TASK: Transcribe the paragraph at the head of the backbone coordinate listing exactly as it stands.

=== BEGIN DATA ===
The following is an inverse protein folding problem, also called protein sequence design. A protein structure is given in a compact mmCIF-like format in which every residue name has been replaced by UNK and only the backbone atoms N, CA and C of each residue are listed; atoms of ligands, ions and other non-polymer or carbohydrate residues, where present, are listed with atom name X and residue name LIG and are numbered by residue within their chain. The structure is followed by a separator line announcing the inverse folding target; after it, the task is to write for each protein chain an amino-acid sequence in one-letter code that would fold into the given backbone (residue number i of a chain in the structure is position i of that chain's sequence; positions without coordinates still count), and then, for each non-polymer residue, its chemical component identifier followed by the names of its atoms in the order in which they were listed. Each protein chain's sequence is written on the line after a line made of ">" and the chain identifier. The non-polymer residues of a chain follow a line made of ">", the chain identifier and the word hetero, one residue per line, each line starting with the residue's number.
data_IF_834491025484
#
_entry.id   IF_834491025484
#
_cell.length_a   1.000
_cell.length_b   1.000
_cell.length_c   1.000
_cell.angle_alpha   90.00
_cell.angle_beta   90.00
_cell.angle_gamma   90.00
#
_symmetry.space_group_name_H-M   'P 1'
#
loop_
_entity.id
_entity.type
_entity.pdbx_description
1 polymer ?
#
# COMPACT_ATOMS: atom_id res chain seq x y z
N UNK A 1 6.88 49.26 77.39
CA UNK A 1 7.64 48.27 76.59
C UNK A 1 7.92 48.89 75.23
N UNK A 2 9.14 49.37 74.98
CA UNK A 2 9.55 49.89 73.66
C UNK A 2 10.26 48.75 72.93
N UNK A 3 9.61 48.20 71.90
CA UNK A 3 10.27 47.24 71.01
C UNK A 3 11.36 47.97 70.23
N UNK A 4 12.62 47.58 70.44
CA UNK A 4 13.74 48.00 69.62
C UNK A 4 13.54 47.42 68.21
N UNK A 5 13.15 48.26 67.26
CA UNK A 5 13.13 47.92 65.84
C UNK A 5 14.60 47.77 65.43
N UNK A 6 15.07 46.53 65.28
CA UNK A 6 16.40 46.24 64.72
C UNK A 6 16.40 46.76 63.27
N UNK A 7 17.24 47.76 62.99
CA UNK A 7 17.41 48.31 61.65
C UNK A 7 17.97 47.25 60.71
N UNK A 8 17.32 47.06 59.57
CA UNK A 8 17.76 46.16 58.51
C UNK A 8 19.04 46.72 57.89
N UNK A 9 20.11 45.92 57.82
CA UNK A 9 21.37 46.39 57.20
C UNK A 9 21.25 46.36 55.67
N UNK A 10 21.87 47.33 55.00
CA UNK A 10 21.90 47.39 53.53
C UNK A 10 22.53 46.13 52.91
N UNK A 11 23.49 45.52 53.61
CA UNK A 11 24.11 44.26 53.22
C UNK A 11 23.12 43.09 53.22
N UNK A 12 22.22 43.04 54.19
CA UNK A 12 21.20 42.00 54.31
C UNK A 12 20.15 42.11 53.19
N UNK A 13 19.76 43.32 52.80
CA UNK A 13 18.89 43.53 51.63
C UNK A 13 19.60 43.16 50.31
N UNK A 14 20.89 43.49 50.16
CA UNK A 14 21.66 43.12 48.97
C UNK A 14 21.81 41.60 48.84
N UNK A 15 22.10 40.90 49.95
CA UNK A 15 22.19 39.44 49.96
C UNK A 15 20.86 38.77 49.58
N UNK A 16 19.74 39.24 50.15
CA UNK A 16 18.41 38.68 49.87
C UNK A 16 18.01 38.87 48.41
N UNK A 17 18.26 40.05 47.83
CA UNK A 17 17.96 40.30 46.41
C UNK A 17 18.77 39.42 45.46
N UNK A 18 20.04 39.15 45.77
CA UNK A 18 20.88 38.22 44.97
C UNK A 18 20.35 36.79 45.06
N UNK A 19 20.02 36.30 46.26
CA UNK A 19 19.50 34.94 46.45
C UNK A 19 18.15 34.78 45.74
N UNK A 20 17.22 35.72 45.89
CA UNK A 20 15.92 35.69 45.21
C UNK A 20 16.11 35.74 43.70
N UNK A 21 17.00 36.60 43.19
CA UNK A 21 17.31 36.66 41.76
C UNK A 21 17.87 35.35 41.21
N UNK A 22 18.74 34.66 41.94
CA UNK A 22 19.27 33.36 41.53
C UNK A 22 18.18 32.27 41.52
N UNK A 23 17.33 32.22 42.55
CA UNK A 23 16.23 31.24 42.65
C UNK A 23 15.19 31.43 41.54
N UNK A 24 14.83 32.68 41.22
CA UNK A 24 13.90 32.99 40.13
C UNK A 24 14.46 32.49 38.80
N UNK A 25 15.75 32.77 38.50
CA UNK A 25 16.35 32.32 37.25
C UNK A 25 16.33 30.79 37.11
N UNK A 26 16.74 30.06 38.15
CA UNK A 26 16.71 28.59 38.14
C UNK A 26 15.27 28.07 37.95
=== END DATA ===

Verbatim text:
The following is an inverse protein folding problem, also called protein sequence design. A protein structure is given in a compact mmCIF-like format in which every residue name has been replaced by UNK and only the backbone atoms N, CA and C of each residue are listed; atoms of ligands, ions and other non-polymer or carbohydrate residues, where present, are listed with atom name X and residue name LIG and are numbered by residue within their chain. The structure is followed by a separator line announcing the inverse folding target; after it, the task is to write for each protein chain an amino-acid sequence in one-letter code that would fold into the given backbone (residue number i of a chain in the structure is position i of that chain's sequence; positions without coordinates still count), and then, for each non-polymer residue, its chemical component identifier followed by the names of its atoms in the order in which they were listed. Each protein chain's sequence is written on the line after a line made of ">" and the chain identifier. The non-polymer residues of a chain follow a line made of ">", the chain identifier and the word hetero, one residue per line, each line starting with the residue's number.